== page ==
Searching over 5,500,000 cases.


searching
Buy This Entire Record For $7.95

Download the entire decision to receive the complete text, official citation,
docket number, dissents and concurrences, and footnotes for this case.

Learn more about what you receive with purchase of this case.

FISHMAN v. ESTATE OF WIRTZ

February 21, 1985

MARVIN L. FISHMAN, ET AL., PLAINTIFFS,
v.
ESTATE OF ARTHUR M. WIRTZ, ET AL., DEFENDANTS.



The opinion of the court was delivered by: Roszkowski, District Judge.

ORDER

Before the court are defendants' (other than Atlanta Hockey, Inc.) and plaintiffs' motions to amend the judgment order entered November 21, 1984. Defendants seek a reduction in the amount of the judgment order based upon this court's June 28, 1984 findings of fact with respect to the parties' actual and likely arena costs, 594 F. Supp. 853. Plaintiffs' seek to increase the amount of the judgment order based upon certain mathematical errors in the computation of IBI's opportunity costs. In addition, plaintiffs' seek to correct certain typographical errors and amend the date from which post-judgment interest is to be calculated. For the reasons set forth herein, defendants' motion is denied and plaintiffs' motion is granted, in part, and denied, in part.

I. Defendants' Motion To Amend

A. Background

This court previously held that plaintiff, IBI, was entitled to recover any economic benefits it would have enjoyed as a result of owning and operating the Chicago NBA franchise. In determining any likely economic benefits IBI would have derived from ownership, this court held it was reasonable to consider defendant, CPSC's, actual experience in operating the franchise. With appropriate adjustments, this court concluded CPSC's actual experience would provide a "yardstick measure" of IBI's probable economic benefits from owning and operating the franchise.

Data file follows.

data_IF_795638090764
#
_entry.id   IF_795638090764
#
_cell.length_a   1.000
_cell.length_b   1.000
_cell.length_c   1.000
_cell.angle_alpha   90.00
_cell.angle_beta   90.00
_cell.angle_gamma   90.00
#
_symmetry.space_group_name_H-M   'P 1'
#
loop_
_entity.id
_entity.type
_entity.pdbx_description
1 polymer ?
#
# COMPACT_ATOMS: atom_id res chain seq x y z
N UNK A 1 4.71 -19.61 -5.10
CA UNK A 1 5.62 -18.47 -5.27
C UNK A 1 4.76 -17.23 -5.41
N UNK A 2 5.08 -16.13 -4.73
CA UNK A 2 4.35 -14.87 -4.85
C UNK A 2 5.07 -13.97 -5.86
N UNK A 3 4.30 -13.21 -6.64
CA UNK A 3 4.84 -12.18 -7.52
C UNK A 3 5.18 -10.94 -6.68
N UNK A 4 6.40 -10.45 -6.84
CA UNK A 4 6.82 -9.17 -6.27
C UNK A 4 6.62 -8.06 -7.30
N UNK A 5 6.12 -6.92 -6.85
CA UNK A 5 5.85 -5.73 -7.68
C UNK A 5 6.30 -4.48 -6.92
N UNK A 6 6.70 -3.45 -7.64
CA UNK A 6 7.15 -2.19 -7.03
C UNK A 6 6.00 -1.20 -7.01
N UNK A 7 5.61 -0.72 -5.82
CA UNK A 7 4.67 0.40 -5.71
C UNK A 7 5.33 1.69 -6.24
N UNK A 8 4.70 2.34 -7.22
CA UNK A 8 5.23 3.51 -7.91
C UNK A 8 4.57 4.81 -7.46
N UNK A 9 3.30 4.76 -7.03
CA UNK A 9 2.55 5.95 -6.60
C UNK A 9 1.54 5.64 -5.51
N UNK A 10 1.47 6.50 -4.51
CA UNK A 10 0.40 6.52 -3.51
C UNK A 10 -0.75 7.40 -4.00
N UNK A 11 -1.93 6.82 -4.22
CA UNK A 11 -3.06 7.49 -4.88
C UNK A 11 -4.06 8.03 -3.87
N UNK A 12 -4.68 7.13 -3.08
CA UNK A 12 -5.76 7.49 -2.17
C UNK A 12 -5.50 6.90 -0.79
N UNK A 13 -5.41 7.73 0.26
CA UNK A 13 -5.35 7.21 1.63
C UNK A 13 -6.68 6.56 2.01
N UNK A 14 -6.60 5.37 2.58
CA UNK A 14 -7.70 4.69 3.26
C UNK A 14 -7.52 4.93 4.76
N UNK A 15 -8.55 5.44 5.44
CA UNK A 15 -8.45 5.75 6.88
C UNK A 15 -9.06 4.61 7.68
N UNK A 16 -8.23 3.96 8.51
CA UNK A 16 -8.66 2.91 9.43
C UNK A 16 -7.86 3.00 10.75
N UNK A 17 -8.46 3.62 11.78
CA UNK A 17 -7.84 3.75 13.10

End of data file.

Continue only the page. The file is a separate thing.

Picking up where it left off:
Among the items considered by this court in determining the costs and expenses IBI would have incurred in owning and operating the franchise was the cost of renting an arena. After considering the parties' probable arena costs, this court concluded there would have been no substantial difference in the amount paid by the parties' for arena rental. Consequently, this court held arena expenses should not affect the yardstick measure of plaintiff, IBI's, damages.

Defendants contend this court's own findings of fact fail to support the decision not to adjust the yardstick measure of damages based upon arena costs. Instead, defendants' contend this court's findings of fact with respect to the parties' relative arena expenses require a substantial downward adjustment. Specifically, defendants point to the following findings of fact:

  1. "In the Spring and Summer of 1972, Elmer Rich,
  the president of CPBC, negotiated for a lease at
  the Chicago Stadium on behalf of IBI. At Marvin
  Fishman's instruction, Rich sought a lease with
  terms identical to the then current Bulls lease
  ("the Rich lease"). Fishman never asked Rich to
  negotiate any reduction in the Rich lease rent
  terms. He . . . was willing to take a ten year
  lease on the rental terms in the lease." (emphasis
  added).
  2. "Under the Rich lease terms, CPBC paid 15% of
  the first $600,000 in net receipts, two graduated
  payments on net receipts between $600,000 and
  $800,000, and 25% of all net receipts over
  $800,000."
  3. "[In return for a 16.9% equity position in the
  team], [Arthur] Wirtz . . . entered into a ten
  year lease [with CPSC], which provided for a ten
  year waiver of all rent on receipts between
  $1,250,000 and $1,750,000."
  4. ". . . [T]here is nothing in the record which
  demonstrates that the term of a Fishman lease of
  the Stadium would have been ten years. . . . Had a